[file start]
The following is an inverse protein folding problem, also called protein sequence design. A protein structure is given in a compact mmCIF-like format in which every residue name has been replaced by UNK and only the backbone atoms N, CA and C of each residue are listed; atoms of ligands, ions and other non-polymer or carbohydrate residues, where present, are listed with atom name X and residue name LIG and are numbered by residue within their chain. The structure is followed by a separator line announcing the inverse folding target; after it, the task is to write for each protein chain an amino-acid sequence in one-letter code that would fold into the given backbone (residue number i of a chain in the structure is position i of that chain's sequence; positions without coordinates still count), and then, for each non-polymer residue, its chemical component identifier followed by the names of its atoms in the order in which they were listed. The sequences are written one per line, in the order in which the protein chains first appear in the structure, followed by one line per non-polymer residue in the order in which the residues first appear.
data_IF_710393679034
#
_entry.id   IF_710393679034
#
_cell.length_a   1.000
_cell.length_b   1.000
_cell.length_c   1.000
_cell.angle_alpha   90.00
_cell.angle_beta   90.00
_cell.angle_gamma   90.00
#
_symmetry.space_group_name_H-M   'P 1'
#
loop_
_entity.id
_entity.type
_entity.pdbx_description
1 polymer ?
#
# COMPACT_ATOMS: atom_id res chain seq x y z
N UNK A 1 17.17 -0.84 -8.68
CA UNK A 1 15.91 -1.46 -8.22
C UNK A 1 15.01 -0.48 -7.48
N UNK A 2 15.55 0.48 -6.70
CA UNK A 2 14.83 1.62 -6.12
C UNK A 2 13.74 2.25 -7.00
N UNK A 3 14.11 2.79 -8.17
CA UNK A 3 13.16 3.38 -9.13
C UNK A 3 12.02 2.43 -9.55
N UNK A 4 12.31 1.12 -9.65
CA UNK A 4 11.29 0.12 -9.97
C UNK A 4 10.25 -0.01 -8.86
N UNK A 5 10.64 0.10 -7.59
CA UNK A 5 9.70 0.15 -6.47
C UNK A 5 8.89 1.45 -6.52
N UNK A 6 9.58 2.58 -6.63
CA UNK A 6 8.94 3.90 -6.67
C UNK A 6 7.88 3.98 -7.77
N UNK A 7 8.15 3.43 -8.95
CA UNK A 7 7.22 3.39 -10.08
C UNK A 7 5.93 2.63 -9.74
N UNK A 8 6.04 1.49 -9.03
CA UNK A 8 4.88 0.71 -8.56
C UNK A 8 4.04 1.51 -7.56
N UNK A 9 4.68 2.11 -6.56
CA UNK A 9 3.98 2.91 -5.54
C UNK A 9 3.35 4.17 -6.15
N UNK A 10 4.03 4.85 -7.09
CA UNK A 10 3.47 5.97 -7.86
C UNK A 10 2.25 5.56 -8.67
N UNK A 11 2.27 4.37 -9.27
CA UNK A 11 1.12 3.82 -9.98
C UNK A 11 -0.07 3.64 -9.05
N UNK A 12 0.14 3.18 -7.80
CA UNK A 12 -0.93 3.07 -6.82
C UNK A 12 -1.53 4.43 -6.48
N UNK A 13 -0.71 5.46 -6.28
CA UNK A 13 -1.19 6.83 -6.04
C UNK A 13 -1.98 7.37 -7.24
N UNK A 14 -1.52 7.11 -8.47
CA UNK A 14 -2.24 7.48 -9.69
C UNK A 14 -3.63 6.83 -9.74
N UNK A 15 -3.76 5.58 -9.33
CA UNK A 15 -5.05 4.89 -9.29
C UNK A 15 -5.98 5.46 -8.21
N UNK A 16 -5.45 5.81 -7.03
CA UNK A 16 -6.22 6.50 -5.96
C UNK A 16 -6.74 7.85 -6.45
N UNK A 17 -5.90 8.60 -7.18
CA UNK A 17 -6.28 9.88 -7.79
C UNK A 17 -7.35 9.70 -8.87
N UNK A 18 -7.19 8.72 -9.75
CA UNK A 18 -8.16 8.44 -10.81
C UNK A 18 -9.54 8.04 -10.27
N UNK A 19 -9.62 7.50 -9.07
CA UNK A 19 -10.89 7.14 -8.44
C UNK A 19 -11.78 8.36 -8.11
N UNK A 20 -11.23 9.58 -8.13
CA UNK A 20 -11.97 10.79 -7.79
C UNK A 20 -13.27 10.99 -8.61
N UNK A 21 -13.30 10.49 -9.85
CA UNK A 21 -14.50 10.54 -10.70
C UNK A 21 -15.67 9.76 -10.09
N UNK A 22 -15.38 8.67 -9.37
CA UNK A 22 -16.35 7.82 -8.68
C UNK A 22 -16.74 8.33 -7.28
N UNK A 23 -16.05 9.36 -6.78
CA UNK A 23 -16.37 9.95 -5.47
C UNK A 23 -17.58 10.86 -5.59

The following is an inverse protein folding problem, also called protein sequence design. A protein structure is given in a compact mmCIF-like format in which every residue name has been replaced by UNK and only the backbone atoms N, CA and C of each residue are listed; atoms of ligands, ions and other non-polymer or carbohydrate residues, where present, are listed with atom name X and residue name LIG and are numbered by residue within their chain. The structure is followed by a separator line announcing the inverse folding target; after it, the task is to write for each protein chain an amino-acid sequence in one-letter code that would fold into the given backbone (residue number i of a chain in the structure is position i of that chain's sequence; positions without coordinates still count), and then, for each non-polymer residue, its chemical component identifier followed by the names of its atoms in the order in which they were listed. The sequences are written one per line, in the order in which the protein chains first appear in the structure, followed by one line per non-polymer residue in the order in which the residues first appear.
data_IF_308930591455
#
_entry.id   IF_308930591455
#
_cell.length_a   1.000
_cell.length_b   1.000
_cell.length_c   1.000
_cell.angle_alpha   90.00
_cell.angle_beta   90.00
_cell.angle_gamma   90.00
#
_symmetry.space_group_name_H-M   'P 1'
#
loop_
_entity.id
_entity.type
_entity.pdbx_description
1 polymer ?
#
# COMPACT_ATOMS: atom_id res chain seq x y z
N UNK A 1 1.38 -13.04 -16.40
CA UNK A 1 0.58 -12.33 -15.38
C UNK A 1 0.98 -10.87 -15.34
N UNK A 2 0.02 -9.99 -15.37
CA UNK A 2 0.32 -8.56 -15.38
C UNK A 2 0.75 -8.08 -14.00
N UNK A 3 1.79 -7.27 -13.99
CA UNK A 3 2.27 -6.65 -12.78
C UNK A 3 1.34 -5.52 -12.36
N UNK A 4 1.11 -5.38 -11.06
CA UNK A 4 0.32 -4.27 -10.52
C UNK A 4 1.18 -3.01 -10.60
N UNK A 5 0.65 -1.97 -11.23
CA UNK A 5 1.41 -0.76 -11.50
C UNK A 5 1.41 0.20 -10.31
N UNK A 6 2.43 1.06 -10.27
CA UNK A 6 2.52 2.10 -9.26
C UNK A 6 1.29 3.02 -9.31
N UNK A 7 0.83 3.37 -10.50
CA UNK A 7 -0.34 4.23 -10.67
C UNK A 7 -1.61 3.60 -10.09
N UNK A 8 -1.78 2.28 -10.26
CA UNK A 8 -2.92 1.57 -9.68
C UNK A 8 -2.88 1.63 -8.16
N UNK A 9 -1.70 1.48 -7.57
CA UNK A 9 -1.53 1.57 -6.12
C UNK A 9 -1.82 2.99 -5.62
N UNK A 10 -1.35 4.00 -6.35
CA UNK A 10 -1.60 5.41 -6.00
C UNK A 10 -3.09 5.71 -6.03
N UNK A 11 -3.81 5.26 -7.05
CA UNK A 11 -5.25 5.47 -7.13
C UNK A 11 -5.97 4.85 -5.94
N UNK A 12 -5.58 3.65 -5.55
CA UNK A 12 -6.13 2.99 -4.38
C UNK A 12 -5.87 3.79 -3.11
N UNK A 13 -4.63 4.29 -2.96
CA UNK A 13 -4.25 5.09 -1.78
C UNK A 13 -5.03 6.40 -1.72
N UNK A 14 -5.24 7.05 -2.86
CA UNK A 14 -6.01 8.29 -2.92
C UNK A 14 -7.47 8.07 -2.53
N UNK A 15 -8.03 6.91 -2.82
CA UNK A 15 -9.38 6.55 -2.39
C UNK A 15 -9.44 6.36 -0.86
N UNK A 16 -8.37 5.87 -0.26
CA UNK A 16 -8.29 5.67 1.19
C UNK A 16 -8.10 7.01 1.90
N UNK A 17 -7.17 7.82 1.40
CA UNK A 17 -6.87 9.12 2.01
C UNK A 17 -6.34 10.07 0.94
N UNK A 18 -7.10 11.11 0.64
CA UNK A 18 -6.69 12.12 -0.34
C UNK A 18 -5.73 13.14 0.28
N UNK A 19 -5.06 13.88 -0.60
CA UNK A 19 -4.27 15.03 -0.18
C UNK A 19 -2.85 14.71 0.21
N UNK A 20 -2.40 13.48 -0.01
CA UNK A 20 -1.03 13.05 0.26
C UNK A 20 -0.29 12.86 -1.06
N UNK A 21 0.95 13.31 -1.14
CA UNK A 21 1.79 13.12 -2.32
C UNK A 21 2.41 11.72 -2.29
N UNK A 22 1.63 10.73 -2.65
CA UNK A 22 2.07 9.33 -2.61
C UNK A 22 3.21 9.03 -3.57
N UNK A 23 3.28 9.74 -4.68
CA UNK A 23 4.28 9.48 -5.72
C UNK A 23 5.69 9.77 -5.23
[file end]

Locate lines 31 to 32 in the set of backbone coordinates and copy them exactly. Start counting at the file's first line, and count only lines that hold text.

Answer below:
N UNK A 4 12.31 1.12 -9.65
CA UNK A 4 11.29 0.12 -9.97